Head of Continental Defense Lays Out Threats Facing U.S. Amid Rising Importance of Arctic

Admiral Bill Gortney took over dual-hatted command of NORAD and NORTHCOM in December 2014. (DoD photo by Petty Officer 1st Class Chad J. McNeeley, U.S. Navy)
Admiral Bill Gortney took over dual-hatted command of NORAD and NORTHCOM in December 2014. (DoD photo by Petty Officer 1st Class Chad J. McNeeley, U.S. Navy)

Admiral Bill Gortney visited Alaska for the first time earlier this month since taking over the two organizations tasked with defending North America from attack. Gortney wears two hats: he is head of both the North American Aerospace Defense Command (NORAD), as well as the U.S. Northern Command (NORTHCOM). It’s one of the highest positions in the military chain of command, responsible for dealing with airborne threats–whether missiles launched from a hostile country, or a rogue plane within American air space. After a visit to Fort Wainwright and the missile fields in the Interior, Gortney came to Anchorage for an inspection of Joint Base Elmendorf-Richardson, and talked with KSKA’s Zachariah Hughes about the strategic importance of Alaska to the military’s mission.

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Admiral Bill Gortney: The world is round—most people don’t realize that, the world is round. And your location from here allows us to get from here to defend from the Northern approach, as well as to deploy from here. The F-22’s that are stationed here can get to England or to the Middle East quicker than they can from the continental United States there down south.  So it’s an incredibly important strategic asset.

As far as recently, the importance of what we do out of this great state—and oh, by the way, the pictures don’t do it justice—is the increased activity in Russian long-range aviation, the “Bear Bombers.” They are, we believe, messaging using these long-range aviation flights. And so very frequently when they come down here we launch assets, aircraft—fighters, tankers, and early warning—from Alaska, and Canada does the same thing. We coordinate that activity, whichever one makes the most sense.

Zachariah Hughes: You said “messaging,” what does that mean?

Adm. Gortney: Well, all countries use their militaries in a messaging way to display strength, should they need to. That’s what we mean by “messaging,” it’s not in a kinetic sense, it’s not hostile. It’s just ‘We’re here, we can do these sorts of things.’

ZH: The Russian long-range craft that have been entering airspace—how frequently is that occurring, and when did it start?

Adm. Gortney: Well, they’ve been doing it since they were the Soviet Union. They took a pause for—I’m not sure how many years, but just recently in the last three or four years the numbers have gone up.  I’m not going to give you the percentage, because the percentage implies—ya know, if I said 500% you may get that that’s a whole lot, but five is 500% of one, right? But it has gone up significantly that we’ve notice here, and they’re flying profiles that they haven’t flown before. Now, they’ve never entered our air space, which goes out to 12 nautical miles, but they have entered what we call our Air Defense Identification Zone—and all nations have these, they go pretty far out there. And they’re adhering to the international standards that they’re supposed to out there. The numbers have gone up, but they fly it in a professional manner, just as we fly in a professional manner.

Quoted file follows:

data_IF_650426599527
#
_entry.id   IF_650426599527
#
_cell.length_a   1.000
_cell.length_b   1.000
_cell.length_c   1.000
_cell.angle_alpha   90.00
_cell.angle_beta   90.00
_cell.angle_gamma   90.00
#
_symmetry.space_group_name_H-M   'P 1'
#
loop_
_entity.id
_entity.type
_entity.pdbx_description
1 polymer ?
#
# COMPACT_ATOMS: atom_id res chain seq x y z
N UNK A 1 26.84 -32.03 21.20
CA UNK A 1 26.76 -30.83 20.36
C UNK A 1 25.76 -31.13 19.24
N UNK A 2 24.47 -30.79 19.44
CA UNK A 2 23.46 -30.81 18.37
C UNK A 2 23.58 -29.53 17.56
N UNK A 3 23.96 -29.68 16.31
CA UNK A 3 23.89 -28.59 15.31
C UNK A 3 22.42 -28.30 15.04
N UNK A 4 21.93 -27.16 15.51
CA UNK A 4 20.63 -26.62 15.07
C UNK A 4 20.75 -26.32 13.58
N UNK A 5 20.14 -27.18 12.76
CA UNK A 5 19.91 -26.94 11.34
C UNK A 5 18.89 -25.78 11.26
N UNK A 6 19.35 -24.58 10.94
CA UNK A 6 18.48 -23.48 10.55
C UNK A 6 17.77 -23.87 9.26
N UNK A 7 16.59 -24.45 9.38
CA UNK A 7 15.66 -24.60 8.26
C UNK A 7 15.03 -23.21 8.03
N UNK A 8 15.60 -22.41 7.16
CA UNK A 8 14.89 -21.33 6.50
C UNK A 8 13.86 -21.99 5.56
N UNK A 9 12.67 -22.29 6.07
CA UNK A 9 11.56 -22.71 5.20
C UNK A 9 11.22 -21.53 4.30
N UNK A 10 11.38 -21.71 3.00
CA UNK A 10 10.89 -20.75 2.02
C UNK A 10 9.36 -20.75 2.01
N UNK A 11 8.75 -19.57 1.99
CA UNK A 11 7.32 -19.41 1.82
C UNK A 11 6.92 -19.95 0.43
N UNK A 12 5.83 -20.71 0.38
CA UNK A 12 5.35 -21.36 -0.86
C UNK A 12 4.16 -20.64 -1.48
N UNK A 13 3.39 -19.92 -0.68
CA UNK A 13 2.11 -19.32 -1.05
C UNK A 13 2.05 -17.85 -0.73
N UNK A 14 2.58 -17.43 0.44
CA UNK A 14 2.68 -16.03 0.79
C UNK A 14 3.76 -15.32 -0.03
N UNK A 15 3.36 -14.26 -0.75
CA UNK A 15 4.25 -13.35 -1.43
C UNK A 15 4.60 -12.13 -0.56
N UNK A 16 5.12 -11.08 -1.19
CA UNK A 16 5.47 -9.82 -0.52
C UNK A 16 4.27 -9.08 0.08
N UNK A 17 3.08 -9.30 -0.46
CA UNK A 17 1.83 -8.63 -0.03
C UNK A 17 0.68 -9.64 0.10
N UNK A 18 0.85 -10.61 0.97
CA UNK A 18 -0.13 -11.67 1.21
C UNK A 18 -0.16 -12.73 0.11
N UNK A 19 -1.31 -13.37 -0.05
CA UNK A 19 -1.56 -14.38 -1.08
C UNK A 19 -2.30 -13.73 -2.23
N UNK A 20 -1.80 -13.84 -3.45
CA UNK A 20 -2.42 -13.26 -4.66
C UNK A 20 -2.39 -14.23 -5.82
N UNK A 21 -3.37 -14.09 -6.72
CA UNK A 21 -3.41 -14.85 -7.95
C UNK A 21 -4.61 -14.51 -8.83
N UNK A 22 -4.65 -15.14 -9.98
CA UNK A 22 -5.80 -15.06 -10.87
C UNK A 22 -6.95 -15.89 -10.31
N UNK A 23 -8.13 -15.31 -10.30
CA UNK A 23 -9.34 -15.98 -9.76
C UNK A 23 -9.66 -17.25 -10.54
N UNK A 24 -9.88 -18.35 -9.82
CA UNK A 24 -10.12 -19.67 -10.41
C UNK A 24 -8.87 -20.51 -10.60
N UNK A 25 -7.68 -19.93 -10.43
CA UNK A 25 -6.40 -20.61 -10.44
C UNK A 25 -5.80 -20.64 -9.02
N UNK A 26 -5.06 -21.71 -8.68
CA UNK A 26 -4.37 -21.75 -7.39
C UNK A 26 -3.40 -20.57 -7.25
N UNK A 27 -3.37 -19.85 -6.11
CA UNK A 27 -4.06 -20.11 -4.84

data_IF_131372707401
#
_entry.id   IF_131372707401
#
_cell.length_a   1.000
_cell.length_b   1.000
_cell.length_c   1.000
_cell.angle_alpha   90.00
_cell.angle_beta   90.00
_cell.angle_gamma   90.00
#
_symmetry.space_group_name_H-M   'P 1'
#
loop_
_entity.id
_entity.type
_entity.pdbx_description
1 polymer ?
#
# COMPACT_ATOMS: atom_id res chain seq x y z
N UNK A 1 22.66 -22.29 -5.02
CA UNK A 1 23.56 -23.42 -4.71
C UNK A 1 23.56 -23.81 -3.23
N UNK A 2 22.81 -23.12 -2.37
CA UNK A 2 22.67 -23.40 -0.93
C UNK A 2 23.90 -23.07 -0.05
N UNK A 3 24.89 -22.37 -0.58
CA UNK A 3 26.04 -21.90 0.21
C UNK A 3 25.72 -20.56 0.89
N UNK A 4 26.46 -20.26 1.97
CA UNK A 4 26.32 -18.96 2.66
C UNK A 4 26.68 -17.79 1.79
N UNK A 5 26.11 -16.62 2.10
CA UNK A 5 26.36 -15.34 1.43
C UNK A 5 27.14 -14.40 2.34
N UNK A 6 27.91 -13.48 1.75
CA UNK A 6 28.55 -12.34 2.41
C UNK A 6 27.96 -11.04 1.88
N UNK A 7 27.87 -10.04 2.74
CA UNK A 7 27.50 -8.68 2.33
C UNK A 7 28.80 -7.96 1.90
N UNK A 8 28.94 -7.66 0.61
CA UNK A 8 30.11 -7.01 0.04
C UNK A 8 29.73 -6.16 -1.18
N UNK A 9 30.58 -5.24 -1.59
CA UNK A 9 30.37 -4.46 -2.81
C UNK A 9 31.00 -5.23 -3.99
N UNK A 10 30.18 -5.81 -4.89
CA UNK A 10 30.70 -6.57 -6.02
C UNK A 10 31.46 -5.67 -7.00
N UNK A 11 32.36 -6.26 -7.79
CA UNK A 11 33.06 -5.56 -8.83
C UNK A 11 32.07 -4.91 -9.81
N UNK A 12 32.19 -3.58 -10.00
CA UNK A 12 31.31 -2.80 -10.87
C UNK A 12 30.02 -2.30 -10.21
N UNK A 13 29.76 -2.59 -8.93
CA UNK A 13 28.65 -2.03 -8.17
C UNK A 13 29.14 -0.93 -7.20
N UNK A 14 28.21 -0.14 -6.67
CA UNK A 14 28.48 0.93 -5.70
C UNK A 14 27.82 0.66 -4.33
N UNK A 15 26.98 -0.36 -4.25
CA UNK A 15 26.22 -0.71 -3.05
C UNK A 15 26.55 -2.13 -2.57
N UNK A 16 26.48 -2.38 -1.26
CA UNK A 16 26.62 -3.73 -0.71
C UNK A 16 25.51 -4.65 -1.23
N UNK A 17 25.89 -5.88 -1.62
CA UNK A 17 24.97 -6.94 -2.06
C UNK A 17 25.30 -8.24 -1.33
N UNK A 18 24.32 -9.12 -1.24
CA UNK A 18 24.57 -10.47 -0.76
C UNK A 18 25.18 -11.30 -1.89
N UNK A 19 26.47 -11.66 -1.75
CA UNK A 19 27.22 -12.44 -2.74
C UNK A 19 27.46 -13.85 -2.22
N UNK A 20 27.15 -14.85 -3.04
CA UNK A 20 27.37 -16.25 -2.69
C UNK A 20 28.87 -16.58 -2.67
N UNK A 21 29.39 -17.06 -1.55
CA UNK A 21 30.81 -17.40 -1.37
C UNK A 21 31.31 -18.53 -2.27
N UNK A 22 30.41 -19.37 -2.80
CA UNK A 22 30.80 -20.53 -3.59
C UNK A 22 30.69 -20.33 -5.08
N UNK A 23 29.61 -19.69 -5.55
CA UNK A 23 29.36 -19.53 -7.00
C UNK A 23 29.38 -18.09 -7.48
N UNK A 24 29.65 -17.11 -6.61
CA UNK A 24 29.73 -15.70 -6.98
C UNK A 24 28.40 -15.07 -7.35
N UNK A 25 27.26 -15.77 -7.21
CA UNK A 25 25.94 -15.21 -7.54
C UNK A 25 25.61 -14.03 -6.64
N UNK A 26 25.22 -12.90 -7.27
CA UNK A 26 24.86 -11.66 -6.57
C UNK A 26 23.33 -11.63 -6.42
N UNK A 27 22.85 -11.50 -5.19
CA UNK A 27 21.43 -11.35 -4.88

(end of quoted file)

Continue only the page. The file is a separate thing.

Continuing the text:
ZH: Switching gears just for a second, the U.S. is poised to take over some new Arctic responsibilities: is the importance of the Arctic changing? And the way capabilities and assets are deployed, are those changing?

Adm. Gortney: Yes, actually one of my assigned missions from the Secretary of Defense is to be the advocate of the Arctic for the Secretary of Defense. And since this is the Arctic—well, a little bit further North if you draw the line correctly—we use the Army and the Airforce, as well as the Coast Guard and a little bit of Navy out of here to do that advocacy role in the Arctic.

[The Arctic is] absolutely critical. This is a pretty harsh place to operate. It takes a particular skill-set, equipment, and people to know how to operate. And this gives us the opportunity to understand that.

ZH: With the national draw-down in the Armed Forces going on, and sequestration looming large over a lot of those conversations, how is your work going to change going forward? And is there any change in the resources you have at your disposal?

Adm. Gortney: Well, coming out of every war there’s a 27-32% reduction in the Department of Defense budget. This goes all the way back to the Revolutionary War, and of course we didn’t have a DOD back then. So this isn’t the first time we’re coming out of a major war and the budget goes down. And so this is a reality we have to deal with. How we do that as a nation is the hard part.

The other piece is that every time we’ve come out of a major war we go into an international security environment better than the one we went in. You would think that’s why you went to war. And just in the last three years, if you look at the international security environment around the world, it is not a more secure environment than we went in. And it’s nobody’s fault—we just didn’t predict it. No one predicted what’s occurred. That is what’s different this time, and that’s what causes me concern.

ZH: Do you still get to fly?

Adm. Gortney: No I don’t, I’m too old.

ZH: Do you miss it?

Adm. Gortney: I do, yeah. But I had a pretty good run. And now it’s up for the young pups to do it.